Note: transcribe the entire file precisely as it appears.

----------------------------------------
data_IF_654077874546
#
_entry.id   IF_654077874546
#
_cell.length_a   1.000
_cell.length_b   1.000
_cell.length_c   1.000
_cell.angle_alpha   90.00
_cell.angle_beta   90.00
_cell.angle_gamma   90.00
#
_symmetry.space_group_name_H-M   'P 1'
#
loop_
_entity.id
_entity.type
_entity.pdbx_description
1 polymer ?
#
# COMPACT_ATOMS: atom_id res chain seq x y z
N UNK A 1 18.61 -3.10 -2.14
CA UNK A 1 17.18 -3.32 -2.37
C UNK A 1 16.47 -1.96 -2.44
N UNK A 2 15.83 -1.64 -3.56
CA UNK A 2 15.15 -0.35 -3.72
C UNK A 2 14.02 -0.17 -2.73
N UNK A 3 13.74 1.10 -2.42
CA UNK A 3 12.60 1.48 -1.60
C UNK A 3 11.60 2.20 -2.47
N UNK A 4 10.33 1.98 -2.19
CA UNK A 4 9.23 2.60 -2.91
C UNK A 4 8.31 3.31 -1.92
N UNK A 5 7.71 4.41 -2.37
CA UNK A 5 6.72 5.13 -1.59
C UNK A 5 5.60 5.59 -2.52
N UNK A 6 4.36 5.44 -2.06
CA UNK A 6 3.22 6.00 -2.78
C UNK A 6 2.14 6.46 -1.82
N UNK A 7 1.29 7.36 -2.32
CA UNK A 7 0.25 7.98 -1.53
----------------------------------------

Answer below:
data_IF_654077874546
#
_entry.id   IF_654077874546
#
_cell.length_a   1.000
_cell.length_b   1.000
_cell.length_c   1.000
_cell.angle_alpha   90.00
_cell.angle_beta   90.00
_cell.angle_gamma   90.00
#
_symmetry.space_group_name_H-M   'P 1'
#
loop_
_entity.id
_entity.type
_entity.pdbx_description
1 polymer ?
#
# COMPACT_ATOMS: atom_id res chain seq x y z
N UNK A 1 18.61 -3.10 -2.14
CA UNK A 1 17.18 -3.32 -2.37
C UNK A 1 16.47 -1.96 -2.44
N UNK A 2 15.83 -1.64 -3.56
CA UNK A 2 15.15 -0.35 -3.72
C UNK A 2 14.02 -0.17 -2.73
N UNK A 3 13.74 1.10 -2.42
CA UNK A 3 12.60 1.48 -1.60
C UNK A 3 11.60 2.20 -2.47
N UNK A 4 10.33 1.98 -2.19
CA UNK A 4 9.23 2.60 -2.91
C UNK A 4 8.31 3.31 -1.92
N UNK A 5 7.71 4.41 -2.37
CA UNK A 5 6.72 5.13 -1.59
C UNK A 5 5.60 5.59 -2.52
N UNK A 6 4.36 5.44 -2.06
CA UNK A 6 3.22 6.00 -2.78
C UNK A 6 2.14 6.46 -1.82
N UNK A 7 1.29 7.36 -2.32
CA UNK A 7 0.25 7.98 -1.53